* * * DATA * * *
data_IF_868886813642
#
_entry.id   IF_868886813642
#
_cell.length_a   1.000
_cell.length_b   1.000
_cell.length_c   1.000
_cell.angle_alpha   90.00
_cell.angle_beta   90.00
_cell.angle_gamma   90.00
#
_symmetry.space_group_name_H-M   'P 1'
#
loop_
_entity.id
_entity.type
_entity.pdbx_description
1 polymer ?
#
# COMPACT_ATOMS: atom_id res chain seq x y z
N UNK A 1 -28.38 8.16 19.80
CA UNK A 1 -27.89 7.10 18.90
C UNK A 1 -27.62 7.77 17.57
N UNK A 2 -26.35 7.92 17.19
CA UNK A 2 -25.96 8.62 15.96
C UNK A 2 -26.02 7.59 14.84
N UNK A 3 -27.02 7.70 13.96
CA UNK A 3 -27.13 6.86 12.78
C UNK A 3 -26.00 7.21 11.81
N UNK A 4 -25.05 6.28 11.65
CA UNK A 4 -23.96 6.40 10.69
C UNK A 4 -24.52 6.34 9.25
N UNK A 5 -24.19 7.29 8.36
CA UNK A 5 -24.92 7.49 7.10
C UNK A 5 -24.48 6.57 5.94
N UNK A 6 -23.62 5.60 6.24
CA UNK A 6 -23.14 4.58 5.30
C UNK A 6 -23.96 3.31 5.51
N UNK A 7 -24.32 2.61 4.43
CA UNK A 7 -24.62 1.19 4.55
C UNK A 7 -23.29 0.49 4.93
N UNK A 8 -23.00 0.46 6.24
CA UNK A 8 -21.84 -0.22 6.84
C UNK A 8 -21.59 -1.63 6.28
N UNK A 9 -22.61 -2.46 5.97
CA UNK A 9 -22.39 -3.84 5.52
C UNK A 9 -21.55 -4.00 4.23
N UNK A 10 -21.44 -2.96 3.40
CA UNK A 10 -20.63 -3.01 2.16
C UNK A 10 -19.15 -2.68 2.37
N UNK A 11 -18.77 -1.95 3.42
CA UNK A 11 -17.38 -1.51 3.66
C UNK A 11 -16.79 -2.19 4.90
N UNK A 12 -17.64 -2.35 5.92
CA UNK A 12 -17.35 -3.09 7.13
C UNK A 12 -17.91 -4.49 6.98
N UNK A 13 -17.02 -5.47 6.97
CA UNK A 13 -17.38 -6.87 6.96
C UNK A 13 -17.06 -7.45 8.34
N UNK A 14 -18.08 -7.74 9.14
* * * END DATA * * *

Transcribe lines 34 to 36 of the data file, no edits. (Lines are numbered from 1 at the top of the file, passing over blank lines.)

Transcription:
CA UNK A 5 -24.92 7.49 7.10
C UNK A 5 -24.48 6.57 5.94
N UNK A 6 -23.62 5.60 6.24